Draconid Meteor Shower 2022: When does October's meteor shower peak, where do the meteors come from, and how to see the shooting stars in Scotland?

If you look to the skies this week you might be lucky enough to see a spectacular celestial event.

Every October the Draconid meteor shower – also known as the Giacobinids – sees hundreds of meteors generated by a passing comet burn up in Earth’s atmosphere every hour.

Some years produce more spectacular shows than others – with 1933 and 1946 seeing thousands of shooting stars light up the night sky.

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And we’re perfectly placed in Scotland to see the show, as it’s most visible from the Northern Hemisphere.

Here’s everything you need to know about the Draconid, and how to watch them.

What is a meteor shower?

Meteors are created when a meteoroid (small space rock) enters the Earth’s upper atmosphere, which causes it to quickly heat up due to friction from the air.

This heat causes the gases around the rock to glow brightly, causing it to become a meteor which can be seen from Earth.

The most dramatic meteor showers see thousands of shooting stars streak across the night sky every hour.The most dramatic meteor showers see thousands of shooting stars streak across the night sky every hour.
The most dramatic meteor showers see thousands of shooting stars streak across the night sky every hour.

When a number are seen within a short period of time it is classed as a meteor shower.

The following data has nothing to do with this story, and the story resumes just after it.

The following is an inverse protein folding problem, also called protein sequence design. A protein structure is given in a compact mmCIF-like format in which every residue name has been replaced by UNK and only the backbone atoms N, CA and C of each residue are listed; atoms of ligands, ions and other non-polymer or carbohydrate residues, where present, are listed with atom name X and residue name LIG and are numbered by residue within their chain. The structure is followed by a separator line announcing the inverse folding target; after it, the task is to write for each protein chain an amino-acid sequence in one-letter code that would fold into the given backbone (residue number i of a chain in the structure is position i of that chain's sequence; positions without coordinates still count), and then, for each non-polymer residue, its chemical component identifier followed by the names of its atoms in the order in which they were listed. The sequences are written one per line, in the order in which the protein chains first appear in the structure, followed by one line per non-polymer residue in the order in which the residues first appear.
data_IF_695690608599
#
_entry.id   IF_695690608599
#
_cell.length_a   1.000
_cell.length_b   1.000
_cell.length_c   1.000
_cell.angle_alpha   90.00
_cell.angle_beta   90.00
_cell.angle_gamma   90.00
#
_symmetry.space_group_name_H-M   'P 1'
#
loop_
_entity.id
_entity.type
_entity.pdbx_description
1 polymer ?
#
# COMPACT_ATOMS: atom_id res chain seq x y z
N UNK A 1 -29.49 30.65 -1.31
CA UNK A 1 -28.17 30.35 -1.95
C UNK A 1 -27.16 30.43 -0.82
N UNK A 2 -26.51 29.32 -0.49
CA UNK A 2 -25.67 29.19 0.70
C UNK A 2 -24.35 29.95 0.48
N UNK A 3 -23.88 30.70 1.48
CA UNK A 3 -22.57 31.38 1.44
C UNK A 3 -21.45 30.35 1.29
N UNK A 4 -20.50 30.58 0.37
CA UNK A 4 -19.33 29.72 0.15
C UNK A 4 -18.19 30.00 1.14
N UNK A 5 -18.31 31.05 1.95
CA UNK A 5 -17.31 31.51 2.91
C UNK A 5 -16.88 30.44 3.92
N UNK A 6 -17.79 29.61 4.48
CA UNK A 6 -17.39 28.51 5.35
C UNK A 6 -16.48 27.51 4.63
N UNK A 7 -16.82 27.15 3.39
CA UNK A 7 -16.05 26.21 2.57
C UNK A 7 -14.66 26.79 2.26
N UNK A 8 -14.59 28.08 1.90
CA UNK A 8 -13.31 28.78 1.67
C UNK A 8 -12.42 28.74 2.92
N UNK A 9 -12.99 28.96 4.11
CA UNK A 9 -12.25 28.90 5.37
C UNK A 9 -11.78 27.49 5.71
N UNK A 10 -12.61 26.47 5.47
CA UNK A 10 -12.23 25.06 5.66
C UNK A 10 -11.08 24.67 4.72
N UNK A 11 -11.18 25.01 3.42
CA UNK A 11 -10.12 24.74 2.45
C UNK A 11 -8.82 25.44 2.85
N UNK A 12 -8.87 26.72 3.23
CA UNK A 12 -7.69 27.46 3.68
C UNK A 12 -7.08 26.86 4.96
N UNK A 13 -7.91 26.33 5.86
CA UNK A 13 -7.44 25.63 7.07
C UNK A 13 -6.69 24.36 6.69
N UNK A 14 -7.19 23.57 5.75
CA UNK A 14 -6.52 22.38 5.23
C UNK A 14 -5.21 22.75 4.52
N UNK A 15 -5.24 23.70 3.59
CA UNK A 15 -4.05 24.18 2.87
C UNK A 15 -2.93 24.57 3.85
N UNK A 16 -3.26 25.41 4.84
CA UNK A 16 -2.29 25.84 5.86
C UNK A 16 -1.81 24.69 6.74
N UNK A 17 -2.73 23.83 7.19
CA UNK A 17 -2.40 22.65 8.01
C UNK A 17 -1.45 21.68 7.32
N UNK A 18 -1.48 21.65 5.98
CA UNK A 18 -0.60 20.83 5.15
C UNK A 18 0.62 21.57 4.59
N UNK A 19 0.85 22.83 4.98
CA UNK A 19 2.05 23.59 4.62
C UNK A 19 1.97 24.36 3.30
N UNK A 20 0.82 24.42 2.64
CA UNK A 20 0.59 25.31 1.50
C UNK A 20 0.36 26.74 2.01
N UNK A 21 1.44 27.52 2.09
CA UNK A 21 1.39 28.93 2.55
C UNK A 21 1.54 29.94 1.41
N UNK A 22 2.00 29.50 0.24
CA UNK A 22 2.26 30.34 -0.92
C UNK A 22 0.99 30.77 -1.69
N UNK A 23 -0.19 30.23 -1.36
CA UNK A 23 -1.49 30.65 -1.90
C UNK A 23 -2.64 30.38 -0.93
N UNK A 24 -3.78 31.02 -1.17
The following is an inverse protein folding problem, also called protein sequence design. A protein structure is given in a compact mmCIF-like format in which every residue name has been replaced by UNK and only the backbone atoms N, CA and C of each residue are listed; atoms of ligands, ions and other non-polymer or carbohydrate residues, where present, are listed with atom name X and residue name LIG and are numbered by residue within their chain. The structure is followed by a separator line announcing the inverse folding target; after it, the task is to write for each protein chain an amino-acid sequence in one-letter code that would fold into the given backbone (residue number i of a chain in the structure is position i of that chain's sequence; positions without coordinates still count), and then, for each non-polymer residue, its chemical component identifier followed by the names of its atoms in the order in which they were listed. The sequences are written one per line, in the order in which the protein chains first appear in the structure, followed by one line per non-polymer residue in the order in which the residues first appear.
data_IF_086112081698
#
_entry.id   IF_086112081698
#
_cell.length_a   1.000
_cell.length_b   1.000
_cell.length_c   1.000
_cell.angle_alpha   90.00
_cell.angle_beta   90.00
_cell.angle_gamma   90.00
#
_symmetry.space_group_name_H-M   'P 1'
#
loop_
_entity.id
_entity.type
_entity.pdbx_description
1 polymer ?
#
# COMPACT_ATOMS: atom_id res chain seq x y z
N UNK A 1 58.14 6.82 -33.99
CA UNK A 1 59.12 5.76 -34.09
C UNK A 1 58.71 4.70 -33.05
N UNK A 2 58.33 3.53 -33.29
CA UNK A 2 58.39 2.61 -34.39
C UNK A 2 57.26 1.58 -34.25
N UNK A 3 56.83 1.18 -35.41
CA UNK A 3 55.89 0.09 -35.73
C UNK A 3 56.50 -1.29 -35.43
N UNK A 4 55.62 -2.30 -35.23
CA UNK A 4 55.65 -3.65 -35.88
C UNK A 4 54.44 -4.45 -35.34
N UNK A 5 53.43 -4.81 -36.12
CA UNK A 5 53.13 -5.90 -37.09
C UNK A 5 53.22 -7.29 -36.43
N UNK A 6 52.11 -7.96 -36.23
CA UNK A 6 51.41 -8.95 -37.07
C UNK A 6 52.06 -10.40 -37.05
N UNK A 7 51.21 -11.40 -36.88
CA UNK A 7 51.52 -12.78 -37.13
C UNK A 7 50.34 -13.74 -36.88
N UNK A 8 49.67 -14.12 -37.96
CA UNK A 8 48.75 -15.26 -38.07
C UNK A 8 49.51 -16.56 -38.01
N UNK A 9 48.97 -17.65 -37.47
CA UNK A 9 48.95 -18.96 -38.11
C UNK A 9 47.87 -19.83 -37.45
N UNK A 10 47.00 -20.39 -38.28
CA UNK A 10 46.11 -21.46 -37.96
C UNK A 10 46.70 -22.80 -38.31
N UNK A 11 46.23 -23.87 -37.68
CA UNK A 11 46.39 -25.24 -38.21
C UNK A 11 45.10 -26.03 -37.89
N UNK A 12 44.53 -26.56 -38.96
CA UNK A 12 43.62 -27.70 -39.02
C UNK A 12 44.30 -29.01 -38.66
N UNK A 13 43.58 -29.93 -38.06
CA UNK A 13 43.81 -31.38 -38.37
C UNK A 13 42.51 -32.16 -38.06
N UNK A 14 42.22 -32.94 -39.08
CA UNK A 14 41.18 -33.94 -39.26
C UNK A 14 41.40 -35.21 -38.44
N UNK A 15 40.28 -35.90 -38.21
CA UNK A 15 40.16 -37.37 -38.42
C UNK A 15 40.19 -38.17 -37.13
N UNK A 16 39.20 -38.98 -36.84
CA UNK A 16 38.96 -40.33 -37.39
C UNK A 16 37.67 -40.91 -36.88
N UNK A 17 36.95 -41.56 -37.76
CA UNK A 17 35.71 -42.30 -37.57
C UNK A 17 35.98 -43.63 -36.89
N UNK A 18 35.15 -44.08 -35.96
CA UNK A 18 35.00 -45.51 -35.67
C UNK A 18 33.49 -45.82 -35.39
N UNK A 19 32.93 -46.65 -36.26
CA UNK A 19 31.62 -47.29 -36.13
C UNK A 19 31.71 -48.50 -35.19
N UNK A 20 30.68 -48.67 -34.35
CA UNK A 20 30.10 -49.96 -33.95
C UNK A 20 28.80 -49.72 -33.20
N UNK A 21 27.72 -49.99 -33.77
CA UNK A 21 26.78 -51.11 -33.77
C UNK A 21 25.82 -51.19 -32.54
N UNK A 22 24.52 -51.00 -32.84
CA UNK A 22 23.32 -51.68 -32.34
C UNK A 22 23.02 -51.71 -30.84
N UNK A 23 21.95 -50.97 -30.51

The vast majority of meteors burn up completely in the Earth’s atmosphere and are no bigger than a grain of rice.

Occasionally far larger meteoroid enter the atmosphere – usually huge pieces of rock that have broken off a steroid – and land on the surface of the Earth.

These are called meteorites and the largest ever recorded is called Hoba, weighing in at a hefty 60 tonnes.

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It is thought to have landed in Namibia around 80,000 years ago, and can still be seen in the exact spot it landed all those years ago.

When do the Draconids peak?

This year the Draconoids last from October 6-10.

They will be at their peak in Scotland on Saturday, October 8, and Sunday, October 9 – which is when you are most likely to see multiple shooting stars.

How did the Draconids get their name?

The meteors appear to travel from a point near the head of constellation Draco the Dragon, which is visible all year in the Northern Hemisphere – and this pattern of stars also lends its name to the meteor shower.

Where do the meteors come from?

The Draconid meteors are caused when Earth collides with debris ejected from comet 21P/Giacobini-Zinner (hence the alternative name of the Giacobinids).

The comet has a 6½-year-long orbit around the sun that periodically carries it near Jupiter and a particularly large amount of particles was created in 1900.

When the Earth passes through this stream of celestial rubbish on its own orbit around the sun, the meteor shower is created.

What’s the best way to watch the Draconids in Scotland?

There are two main things you need to watch a meteor show – patience and clear skies.

Currently the weather forecast for much of Scotland over the peak of the shower is less than positive, but things may change.

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If there are clear skies then wrap up warm, find a location with minimal light pollution and use a sky map to find the Draco the Dragon constellation, where the meteors will appear to emerge from.

The best time to see meteors is just after midnight until just before sunrise.

Make sure you get to your destination in plenty of time – it takes your eyes around 30 minutes to adjust to the dark – get comfy, look to the skies, and wait.

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